Microbiological detection of causative organism can be either done by culture of vitrectomy specimen or by cultures obtained from other affected sites. We could not detect the causative organism as the patient denied any ocular intervention. However, reported causative bacteriae include nocardia asteroides, gram-negative rods and streptococcus pneumoniae. Particularly, nocardia tends to grow along Bruch's membrane and may have an affinity for the retina pigment epithelium suggesting they spread via the choroidal rather than the retinal circulation and extend accross Bruch's membrane to produce subretinal pigment epithelial and subretinal abscess(5).
Webber et al (4) reported a 23-year-old male with a unilateral subretinal abscess who had undergone bilateral sequential lung transplantation for cystic fibrosis. Pars plana vitrectomy was performed with drainage of subretinal abscess via two retinotomies. Drained fluid was demonstrated to contain gram-negative rods identified as pseudomonas aeroginosa. One month later, the patient developed retinal detachment and proliferative vitreoretinopathy. This was repaired by lensectomy, encirclement, epiretinal membrane dissection and silicone oil fill with a subsequent visual acuity of hand movements.
Jolly et al (5) described a woman with subretinal abscess who received renal transplant and thus immuno-suppressive therapy. She had multiple concomittant brain abscesses and a cavitating lung lesion. A biopsy of the lung revealed nocardia. No ocular intervention was performed.
Rimpel et al (4) reported a man undergoing chemotherapy for multiple myeloma. He had bacterial endocarditis, multiple septic brain emboli and unilateral subretinal abscess. Postmortem evisceration material revealed gram-positive cocci in the subretinal space and inner retina.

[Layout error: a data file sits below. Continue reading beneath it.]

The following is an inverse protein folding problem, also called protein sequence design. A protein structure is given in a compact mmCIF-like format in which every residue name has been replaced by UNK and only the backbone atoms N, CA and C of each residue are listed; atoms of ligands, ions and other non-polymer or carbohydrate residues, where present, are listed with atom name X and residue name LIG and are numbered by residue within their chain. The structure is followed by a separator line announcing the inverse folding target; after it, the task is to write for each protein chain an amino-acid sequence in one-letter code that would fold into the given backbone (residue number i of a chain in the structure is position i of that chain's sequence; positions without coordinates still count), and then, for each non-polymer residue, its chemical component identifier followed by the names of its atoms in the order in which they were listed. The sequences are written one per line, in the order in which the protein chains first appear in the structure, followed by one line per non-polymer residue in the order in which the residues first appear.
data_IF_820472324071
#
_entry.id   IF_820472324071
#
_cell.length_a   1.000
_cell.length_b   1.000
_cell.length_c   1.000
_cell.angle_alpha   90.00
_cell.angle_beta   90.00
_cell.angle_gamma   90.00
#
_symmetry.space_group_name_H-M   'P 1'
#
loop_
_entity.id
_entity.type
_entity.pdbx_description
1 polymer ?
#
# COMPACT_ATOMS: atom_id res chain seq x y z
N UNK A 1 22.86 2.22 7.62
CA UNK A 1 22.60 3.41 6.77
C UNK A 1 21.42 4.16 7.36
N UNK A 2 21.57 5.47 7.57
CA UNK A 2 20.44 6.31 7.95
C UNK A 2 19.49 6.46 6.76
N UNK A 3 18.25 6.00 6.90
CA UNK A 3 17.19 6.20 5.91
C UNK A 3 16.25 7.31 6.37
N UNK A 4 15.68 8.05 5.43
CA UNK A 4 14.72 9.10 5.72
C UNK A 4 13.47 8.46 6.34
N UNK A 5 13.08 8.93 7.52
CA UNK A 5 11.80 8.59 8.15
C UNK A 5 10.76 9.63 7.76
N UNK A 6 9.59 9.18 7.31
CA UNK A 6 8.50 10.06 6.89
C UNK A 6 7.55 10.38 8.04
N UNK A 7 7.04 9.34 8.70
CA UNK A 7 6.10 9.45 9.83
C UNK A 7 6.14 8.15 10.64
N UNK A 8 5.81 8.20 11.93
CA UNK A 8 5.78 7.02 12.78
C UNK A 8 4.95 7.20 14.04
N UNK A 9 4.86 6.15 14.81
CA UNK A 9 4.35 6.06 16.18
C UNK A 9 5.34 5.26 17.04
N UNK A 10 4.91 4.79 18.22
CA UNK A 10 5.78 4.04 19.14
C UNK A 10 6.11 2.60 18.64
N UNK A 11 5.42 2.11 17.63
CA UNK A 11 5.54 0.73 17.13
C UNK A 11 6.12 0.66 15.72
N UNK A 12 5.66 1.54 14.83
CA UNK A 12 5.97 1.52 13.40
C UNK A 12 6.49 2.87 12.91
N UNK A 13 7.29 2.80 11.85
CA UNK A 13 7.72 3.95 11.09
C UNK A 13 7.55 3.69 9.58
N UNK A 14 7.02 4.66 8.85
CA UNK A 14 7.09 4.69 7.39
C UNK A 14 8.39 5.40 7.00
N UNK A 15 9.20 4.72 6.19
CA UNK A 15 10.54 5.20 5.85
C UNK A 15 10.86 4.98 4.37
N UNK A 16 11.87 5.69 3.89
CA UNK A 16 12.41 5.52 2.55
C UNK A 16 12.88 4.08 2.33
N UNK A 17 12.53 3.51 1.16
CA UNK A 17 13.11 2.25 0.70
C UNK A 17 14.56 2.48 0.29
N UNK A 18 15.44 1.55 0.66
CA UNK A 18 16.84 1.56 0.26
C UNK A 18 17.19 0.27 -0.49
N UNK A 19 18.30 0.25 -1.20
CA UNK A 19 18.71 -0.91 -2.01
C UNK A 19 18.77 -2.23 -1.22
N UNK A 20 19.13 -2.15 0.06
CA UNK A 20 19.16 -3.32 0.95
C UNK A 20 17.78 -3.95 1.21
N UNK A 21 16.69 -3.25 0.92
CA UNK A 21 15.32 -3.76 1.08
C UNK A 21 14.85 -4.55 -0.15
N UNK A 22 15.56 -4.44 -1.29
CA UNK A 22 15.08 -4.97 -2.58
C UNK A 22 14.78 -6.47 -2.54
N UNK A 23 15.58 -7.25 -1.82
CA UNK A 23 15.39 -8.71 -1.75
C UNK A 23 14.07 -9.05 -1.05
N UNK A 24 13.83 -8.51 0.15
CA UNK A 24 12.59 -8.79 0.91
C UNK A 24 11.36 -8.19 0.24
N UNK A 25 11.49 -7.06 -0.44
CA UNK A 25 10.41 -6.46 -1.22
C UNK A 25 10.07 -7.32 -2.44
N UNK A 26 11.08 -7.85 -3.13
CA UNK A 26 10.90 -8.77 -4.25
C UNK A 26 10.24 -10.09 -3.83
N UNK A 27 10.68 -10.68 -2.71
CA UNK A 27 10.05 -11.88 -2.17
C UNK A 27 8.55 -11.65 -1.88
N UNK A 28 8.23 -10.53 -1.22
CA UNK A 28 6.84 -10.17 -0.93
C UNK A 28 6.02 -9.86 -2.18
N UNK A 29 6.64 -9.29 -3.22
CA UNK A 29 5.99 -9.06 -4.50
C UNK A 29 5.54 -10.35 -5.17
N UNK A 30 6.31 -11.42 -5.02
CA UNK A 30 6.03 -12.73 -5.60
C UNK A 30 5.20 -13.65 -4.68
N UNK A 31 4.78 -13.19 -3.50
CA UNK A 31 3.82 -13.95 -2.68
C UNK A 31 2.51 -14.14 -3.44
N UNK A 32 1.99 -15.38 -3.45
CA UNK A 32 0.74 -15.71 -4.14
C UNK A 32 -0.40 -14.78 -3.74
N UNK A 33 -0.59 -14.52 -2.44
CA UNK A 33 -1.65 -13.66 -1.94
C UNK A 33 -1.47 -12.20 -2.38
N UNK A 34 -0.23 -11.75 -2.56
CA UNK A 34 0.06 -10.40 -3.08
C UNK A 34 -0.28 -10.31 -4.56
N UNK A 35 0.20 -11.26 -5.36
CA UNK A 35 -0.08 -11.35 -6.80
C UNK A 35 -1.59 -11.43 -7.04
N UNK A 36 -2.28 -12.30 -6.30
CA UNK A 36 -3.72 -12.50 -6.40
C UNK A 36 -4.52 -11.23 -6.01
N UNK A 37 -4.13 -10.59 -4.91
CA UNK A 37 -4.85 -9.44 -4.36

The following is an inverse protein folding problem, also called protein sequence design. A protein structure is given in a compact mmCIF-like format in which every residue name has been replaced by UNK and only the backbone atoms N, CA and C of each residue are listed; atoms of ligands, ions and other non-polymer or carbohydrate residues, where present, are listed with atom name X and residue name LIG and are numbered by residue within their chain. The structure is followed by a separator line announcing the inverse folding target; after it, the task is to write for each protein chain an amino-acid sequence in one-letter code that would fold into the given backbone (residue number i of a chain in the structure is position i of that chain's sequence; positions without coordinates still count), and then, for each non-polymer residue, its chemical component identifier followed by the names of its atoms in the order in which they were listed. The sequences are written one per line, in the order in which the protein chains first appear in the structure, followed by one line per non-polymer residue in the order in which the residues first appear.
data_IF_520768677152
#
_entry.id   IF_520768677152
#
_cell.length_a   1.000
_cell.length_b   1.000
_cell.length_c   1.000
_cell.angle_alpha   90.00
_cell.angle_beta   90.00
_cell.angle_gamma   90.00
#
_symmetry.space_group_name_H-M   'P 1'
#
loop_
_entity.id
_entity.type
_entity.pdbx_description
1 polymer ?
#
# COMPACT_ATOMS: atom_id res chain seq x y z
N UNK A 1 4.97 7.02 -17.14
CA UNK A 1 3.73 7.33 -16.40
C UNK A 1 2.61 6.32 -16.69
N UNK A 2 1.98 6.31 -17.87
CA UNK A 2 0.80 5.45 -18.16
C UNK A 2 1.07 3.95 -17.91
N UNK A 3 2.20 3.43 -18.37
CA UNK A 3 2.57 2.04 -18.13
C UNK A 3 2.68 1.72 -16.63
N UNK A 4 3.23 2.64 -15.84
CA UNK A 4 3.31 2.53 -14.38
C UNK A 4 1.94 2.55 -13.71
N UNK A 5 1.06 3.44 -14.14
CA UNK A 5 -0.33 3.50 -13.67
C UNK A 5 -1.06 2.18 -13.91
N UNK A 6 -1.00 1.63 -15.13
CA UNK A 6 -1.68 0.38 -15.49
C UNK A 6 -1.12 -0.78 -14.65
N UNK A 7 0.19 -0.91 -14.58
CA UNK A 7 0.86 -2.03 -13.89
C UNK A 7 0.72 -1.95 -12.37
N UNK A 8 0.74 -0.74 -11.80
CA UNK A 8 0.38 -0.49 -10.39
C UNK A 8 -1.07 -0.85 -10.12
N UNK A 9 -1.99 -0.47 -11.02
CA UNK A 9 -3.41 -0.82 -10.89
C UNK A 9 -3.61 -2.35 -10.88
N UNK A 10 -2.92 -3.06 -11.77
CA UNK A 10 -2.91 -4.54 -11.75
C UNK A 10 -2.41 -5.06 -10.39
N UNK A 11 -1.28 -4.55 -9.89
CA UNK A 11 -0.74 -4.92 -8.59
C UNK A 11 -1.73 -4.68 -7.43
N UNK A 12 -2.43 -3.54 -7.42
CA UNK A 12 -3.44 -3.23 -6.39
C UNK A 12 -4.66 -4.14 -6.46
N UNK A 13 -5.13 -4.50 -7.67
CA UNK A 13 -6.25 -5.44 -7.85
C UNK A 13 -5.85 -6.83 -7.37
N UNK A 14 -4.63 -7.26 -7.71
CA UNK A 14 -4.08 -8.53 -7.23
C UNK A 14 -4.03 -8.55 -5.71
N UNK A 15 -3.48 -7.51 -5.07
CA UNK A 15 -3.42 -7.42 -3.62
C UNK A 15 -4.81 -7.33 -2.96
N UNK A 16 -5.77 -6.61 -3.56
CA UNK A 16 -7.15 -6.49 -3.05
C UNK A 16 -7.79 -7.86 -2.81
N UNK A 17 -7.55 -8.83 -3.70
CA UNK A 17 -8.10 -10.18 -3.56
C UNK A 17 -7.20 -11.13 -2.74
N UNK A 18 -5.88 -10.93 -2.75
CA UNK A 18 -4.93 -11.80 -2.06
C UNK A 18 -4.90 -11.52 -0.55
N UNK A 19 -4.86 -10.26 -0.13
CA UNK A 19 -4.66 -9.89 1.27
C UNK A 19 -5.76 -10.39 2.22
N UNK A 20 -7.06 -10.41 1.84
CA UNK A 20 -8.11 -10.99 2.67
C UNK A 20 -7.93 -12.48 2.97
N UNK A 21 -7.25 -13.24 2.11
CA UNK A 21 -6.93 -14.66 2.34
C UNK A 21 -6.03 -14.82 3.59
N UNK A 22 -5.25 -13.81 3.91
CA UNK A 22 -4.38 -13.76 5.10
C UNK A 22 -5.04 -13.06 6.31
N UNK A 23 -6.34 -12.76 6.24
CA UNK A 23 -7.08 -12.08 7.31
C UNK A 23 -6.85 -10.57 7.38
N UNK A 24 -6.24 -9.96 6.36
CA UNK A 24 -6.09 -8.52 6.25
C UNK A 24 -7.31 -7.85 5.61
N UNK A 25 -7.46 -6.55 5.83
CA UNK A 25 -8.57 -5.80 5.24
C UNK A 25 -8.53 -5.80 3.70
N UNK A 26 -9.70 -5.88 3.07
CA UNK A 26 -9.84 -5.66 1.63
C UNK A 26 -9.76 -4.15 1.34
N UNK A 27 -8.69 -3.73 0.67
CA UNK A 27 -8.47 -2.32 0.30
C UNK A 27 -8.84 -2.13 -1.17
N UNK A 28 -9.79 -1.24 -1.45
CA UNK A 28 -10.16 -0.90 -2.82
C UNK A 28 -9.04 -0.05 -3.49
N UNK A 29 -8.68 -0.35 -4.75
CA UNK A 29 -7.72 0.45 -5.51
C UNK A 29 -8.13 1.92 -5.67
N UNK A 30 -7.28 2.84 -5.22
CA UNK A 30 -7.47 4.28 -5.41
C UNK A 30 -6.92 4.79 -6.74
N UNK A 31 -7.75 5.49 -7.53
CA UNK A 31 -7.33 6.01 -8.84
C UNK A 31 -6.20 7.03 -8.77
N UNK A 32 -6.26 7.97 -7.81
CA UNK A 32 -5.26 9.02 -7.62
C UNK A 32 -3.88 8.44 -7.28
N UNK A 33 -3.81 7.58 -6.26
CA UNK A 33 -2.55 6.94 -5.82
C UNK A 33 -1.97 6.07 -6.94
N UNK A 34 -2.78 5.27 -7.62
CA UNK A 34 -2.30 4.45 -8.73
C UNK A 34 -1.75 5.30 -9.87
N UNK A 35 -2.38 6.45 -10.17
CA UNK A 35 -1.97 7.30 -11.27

Harris et al (3) described a 32-year-old man with beta-thalassemia with Klebsiella sepsis, liver abscess and a unilateral subretinal abscess. Despite medical intervention including vitreous tap and intravitreal antibiotics, eye lesion deteriorated. A pars plana vitrectomy was performed in which the abscess material was removed after an extensive retinectomy without any gas or oil tamponade. However, a retinal detachment occured which was successfully repaired.
Yarng et al (6) reported a 39-year-old man who had pyogenic liver abscess with bilateral endogenous Klebsiella endophthalmitis. Infection presented as a solitary subretinal abscess in his left eye. Despite repeated intravitreal antibiotics and dexamethasone injections, subretinal abscess spread and detached all of the retina.
More recently, Ng (8) et al reported another unilateral subretinal abscess in a patient with renal failure. He had concomittant brain abscess and subretinal biopsy with pars plana vitrectomy was performed. Nocardia species were noted on transmission electrone microscopy of the subretinal biopsy material. Unfortunately, one week after the initial surgery, retinal detachment was noted by ultrasound but no surgery was attempted due to the patient's risk for anesthesia.
The present case, in our opinion, should be considered immunocompromised because of high endogenous corticosteroids with organ failure. Brain Magnetic Resonance Imaging performed upon request on ophthalmologic consultation revealed a temporoparietal brain abscess and systemic broad spectrum antibiotic therapy (Ampiciline-sulbactam, cephtriaxone, ornidazole ) was started. Most reported patients described above had solitary or multiple brain abscesses while some had hepatic abscesses. Thus, every patient with subretinal abscess should be meticulously screened for other organ involvement. We suspected a Nocardia subretinal abscess and a vitreous tap, intravitreal broad spectrum antibiotic and anti-fungal injections were planned but the patient denied the treatment and sought a second opinion. He received a diagnosis of acute retinal necrosis at another institution, which we felt inappropriate. High dose acyclovir (1500 mg/m2/day) was commenced. Despite the parenteral antibiotic therapy and acyclovir therapy, exudative detachment progressed so that almost no fundus detail could be visualized but the patient did not permit any intervention.